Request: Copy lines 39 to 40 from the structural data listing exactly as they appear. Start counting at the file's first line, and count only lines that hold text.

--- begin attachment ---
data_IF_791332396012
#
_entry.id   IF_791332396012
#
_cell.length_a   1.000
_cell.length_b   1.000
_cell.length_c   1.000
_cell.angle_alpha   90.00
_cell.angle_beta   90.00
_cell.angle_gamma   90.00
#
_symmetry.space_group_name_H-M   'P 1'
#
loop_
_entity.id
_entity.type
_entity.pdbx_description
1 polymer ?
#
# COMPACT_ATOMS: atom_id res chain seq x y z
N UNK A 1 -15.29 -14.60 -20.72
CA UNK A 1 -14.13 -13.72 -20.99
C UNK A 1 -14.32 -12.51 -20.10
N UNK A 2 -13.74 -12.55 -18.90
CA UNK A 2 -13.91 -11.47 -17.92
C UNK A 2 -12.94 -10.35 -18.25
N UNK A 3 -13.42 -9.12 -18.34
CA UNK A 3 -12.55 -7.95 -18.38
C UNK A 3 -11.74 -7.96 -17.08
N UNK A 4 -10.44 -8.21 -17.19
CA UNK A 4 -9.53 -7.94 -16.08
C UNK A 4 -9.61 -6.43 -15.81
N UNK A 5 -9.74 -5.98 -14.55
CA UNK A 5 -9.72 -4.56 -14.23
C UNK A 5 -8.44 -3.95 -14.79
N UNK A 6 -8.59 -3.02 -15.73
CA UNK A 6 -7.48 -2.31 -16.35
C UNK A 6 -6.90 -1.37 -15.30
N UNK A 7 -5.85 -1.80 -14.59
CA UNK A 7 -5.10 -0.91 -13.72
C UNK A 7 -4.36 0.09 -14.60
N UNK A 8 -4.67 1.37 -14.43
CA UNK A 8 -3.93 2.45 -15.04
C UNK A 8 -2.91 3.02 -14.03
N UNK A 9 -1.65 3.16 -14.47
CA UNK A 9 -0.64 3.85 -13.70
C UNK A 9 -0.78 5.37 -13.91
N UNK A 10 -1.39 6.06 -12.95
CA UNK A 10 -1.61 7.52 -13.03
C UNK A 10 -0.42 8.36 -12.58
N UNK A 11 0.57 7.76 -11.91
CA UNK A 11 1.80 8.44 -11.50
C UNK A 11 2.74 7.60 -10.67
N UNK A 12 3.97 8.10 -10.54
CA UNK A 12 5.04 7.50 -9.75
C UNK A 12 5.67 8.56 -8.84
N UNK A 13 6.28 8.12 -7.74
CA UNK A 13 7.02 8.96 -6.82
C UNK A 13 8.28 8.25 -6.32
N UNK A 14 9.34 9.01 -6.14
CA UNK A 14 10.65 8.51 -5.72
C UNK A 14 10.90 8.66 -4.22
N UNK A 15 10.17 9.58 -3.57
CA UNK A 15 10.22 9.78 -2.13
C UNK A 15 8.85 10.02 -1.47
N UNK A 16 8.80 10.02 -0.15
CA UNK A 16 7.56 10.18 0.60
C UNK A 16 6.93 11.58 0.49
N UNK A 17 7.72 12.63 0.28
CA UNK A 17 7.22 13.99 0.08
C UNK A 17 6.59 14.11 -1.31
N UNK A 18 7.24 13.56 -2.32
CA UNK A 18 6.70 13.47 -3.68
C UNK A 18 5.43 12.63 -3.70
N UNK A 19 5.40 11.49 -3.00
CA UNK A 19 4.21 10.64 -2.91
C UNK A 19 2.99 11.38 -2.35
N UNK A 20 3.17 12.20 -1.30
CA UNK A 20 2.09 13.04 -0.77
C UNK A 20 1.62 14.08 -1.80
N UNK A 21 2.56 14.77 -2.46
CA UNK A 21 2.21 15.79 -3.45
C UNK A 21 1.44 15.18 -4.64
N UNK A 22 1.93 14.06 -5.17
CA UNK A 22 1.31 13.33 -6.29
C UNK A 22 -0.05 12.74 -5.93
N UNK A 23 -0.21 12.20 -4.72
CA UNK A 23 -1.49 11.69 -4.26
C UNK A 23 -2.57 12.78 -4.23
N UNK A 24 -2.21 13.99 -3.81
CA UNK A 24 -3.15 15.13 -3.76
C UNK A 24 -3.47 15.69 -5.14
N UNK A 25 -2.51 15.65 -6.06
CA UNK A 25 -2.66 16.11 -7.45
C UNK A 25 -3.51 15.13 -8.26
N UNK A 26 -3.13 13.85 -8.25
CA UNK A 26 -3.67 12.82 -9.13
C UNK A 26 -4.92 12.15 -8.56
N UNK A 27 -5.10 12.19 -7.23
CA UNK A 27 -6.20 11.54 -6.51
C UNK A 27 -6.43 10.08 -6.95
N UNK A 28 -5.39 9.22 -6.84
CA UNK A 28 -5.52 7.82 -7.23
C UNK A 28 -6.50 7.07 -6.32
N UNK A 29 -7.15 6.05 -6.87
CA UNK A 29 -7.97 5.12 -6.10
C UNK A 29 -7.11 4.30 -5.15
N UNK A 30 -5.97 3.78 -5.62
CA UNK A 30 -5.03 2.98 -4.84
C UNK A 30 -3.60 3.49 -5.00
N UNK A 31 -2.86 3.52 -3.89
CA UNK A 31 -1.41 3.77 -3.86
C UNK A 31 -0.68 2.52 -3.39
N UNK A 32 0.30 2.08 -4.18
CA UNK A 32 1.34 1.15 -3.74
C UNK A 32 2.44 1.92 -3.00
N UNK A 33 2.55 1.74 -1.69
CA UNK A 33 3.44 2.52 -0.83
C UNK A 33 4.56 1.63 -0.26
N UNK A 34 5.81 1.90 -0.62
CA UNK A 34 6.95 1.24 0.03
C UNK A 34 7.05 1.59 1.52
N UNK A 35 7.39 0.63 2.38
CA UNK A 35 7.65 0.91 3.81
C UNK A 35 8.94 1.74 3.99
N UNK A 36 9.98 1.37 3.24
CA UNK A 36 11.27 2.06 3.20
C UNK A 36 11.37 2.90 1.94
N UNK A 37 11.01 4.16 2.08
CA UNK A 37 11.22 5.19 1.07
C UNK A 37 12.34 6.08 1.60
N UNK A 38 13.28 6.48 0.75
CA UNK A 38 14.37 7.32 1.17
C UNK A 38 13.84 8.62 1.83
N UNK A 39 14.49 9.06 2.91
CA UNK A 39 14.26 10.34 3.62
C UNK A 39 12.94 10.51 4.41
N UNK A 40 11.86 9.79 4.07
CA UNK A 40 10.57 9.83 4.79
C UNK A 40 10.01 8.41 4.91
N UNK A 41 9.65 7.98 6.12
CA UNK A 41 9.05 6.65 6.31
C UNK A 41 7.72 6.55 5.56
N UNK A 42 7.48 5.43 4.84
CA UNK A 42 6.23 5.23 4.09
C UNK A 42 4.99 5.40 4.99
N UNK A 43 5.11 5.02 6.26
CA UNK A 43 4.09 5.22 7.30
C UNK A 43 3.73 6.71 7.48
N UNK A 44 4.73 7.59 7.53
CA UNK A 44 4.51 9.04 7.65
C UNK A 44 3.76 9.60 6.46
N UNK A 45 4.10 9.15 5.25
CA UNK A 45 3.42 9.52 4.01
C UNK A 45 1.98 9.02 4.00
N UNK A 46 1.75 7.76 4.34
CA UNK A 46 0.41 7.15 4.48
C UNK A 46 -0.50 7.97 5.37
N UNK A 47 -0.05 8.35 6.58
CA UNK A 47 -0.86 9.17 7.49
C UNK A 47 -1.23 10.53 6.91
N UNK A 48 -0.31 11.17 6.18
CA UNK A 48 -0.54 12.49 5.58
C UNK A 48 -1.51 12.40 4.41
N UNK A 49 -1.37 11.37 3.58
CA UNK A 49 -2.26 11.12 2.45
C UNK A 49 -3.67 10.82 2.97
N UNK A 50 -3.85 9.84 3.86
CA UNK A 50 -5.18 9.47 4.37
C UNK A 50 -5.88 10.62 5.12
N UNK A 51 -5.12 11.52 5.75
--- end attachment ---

N UNK A 7 -5.85 -1.80 -14.59
CA UNK A 7 -5.10 -0.91 -13.72